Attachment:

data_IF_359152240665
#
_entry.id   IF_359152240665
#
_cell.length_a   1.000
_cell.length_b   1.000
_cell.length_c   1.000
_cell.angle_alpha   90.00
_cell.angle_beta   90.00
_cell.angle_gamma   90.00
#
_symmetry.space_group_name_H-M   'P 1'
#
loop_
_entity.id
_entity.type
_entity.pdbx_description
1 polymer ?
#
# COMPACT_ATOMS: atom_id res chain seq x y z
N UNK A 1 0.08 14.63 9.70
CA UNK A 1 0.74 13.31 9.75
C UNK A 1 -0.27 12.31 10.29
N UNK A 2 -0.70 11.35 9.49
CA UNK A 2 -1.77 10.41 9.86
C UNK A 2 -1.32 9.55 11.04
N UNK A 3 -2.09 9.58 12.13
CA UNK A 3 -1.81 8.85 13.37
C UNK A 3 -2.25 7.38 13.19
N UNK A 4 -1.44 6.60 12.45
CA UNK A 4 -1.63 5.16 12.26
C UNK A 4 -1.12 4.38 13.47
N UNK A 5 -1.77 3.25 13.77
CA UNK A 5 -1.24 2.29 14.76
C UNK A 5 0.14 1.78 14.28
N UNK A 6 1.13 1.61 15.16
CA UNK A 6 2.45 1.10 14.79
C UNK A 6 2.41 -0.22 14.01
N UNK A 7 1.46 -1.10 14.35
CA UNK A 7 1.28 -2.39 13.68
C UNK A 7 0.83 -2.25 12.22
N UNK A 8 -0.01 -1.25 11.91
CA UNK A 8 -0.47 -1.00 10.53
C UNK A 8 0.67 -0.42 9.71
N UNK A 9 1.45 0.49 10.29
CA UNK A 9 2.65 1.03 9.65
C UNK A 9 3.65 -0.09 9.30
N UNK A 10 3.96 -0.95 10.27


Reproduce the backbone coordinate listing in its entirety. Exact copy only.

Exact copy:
data_IF_359152240665
#
_entry.id   IF_359152240665
#
_cell.length_a   1.000
_cell.length_b   1.000
_cell.length_c   1.000
_cell.angle_alpha   90.00
_cell.angle_beta   90.00
_cell.angle_gamma   90.00
#
_symmetry.space_group_name_H-M   'P 1'
#
loop_
_entity.id
_entity.type
_entity.pdbx_description
1 polymer ?
#
# COMPACT_ATOMS: atom_id res chain seq x y z
N UNK A 1 0.08 14.63 9.70
CA UNK A 1 0.74 13.31 9.75
C UNK A 1 -0.27 12.31 10.29
N UNK A 2 -0.70 11.35 9.49
CA UNK A 2 -1.77 10.41 9.86
C UNK A 2 -1.32 9.55 11.04
N UNK A 3 -2.09 9.58 12.13
CA UNK A 3 -1.81 8.85 13.37
C UNK A 3 -2.25 7.38 13.19
N UNK A 4 -1.44 6.60 12.45
CA UNK A 4 -1.63 5.16 12.26
C UNK A 4 -1.12 4.38 13.47
N UNK A 5 -1.77 3.25 13.77
CA UNK A 5 -1.24 2.29 14.76
C UNK A 5 0.14 1.78 14.28
N UNK A 6 1.13 1.61 15.16
CA UNK A 6 2.45 1.10 14.79
C UNK A 6 2.41 -0.22 14.01
N UNK A 7 1.46 -1.10 14.35
CA UNK A 7 1.28 -2.39 13.68
C UNK A 7 0.83 -2.25 12.22
N UNK A 8 -0.01 -1.25 11.91
CA UNK A 8 -0.47 -1.00 10.53
C UNK A 8 0.67 -0.42 9.71
N UNK A 9 1.45 0.49 10.29
CA UNK A 9 2.65 1.03 9.65
C UNK A 9 3.65 -0.09 9.30
N UNK A 10 3.96 -0.95 10.27